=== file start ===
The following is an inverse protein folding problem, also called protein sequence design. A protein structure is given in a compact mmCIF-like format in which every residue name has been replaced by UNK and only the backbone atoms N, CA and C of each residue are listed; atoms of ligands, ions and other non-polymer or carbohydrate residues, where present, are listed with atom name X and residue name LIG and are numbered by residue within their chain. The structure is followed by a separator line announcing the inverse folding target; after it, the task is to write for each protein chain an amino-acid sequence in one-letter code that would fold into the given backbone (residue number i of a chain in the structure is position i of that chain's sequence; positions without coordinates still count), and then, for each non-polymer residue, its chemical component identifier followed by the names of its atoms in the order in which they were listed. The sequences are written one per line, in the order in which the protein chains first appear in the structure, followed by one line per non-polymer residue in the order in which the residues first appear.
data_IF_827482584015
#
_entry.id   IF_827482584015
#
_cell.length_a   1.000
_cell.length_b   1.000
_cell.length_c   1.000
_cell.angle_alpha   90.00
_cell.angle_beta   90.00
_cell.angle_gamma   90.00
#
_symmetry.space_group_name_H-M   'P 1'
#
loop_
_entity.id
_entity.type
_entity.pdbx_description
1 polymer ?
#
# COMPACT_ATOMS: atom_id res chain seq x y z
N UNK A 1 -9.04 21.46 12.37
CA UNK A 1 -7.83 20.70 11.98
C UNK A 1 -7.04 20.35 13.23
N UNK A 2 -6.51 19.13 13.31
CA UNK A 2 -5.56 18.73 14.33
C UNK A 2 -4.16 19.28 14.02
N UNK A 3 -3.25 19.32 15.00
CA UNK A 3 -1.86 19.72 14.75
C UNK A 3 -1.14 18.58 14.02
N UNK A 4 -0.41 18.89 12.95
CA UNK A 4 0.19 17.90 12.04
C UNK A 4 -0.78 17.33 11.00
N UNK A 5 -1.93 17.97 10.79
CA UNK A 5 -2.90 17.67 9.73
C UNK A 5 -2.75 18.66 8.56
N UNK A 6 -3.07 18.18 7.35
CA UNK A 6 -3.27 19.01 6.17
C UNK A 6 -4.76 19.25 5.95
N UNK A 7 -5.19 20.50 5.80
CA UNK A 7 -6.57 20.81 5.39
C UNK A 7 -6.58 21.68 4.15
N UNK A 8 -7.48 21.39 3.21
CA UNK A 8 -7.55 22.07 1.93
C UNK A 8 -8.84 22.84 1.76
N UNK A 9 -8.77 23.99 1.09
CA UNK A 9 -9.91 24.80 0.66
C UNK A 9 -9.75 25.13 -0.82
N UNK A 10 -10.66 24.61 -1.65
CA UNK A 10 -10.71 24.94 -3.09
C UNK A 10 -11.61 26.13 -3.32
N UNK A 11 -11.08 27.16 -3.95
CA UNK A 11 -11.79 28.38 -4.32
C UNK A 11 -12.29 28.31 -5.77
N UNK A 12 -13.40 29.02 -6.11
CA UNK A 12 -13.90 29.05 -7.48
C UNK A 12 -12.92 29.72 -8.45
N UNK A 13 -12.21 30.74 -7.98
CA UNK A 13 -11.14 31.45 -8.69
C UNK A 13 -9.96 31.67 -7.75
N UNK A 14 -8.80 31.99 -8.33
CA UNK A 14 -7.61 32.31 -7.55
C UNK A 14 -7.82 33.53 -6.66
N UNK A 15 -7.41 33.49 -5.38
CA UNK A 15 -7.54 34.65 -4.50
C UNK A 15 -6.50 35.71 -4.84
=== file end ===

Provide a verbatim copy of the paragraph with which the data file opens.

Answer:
The following is an inverse protein folding problem, also called protein sequence design. A protein structure is given in a compact mmCIF-like format in which every residue name has been replaced by UNK and only the backbone atoms N, CA and C of each residue are listed; atoms of ligands, ions and other non-polymer or carbohydrate residues, where present, are listed with atom name X and residue name LIG and are numbered by residue within their chain. The structure is followed by a separator line announcing the inverse folding target; after it, the task is to write for each protein chain an amino-acid sequence in one-letter code that would fold into the given backbone (residue number i of a chain in the structure is position i of that chain's sequence; positions without coordinates still count), and then, for each non-polymer residue, its chemical component identifier followed by the names of its atoms in the order in which they were listed. The sequences are written one per line, in the order in which the protein chains first appear in the structure, followed by one line per non-polymer residue in the order in which the residues first appear.